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Traveller response to congestion-based tolls on California route 91
Published June 14, 1999 by ISATA - Dusseldorf Trade Fair in United Kingdom
Event: ISATA 1999
This paper presents the principal findings of a U.S. and California DOT- sponsored study to evaluate the impacts of the variable-toll express lanes which opened on December 27, 1995 in the median of the Riverside Freeway (State Route 91) in Orange County CA.
Experience with the express lanes has demonstrated that providing new highway travel options, in this case, premium service for a premium price, can win public acceptance and produce significant travel changes. The optional toll lanes are carrying a substantial portion of peak hour travel and have been associated with measurable shifts in choices of route, time of travel, and travel mode, as well as increases in the amounts of peak period trip making for discretionary trip purposes in the corridor. Many travelers exercise considerable selectivity in their use of the toll lanes, with about half of commuters using the lanes once per week or less. Use of the lanes is highly sensitive, hour by hour and day by day, to the level of congestion in the parallel freeway lanes. Frequency of toll lane use was demonstrated to vary significantly with traveler income, gender, age, and trip length. However, many commuters in all income and other demographic groupings utilize the facility. Surveys show that persons who travel in the SR 91 corridor and local area businesses consistently regard most aspects of the project as more favorable than unfavorable.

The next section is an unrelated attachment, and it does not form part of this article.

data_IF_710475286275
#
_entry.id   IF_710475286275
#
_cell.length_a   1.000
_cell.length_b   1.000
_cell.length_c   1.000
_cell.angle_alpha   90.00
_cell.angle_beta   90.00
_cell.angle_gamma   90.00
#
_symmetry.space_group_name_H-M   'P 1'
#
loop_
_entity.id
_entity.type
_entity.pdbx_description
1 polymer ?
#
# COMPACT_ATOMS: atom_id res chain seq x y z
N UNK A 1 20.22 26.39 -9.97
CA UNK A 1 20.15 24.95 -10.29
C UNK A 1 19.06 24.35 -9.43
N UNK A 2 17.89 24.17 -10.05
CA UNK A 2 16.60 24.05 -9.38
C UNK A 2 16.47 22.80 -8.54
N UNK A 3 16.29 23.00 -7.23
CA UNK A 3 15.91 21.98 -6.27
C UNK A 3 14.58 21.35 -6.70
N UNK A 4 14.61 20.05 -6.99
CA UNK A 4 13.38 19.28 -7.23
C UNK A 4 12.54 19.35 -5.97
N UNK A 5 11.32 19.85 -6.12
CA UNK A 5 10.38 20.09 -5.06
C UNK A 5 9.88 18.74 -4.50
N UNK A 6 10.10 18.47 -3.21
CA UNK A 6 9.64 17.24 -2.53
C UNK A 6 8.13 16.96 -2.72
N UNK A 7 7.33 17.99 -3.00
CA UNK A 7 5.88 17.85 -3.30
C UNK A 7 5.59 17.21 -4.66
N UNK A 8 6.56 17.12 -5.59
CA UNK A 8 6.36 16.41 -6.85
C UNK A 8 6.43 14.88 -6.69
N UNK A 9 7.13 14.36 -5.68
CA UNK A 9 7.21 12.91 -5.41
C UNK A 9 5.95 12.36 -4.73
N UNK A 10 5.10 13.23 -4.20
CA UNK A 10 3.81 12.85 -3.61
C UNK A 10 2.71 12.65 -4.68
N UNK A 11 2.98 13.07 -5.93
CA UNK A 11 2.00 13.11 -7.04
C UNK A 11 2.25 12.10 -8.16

In all, providing additional choices through creative pricing appears to be working well in its first major American implementation in California. Findings suggest that efforts to develop additional carefully structured experiments in congestion-based pricing should continue.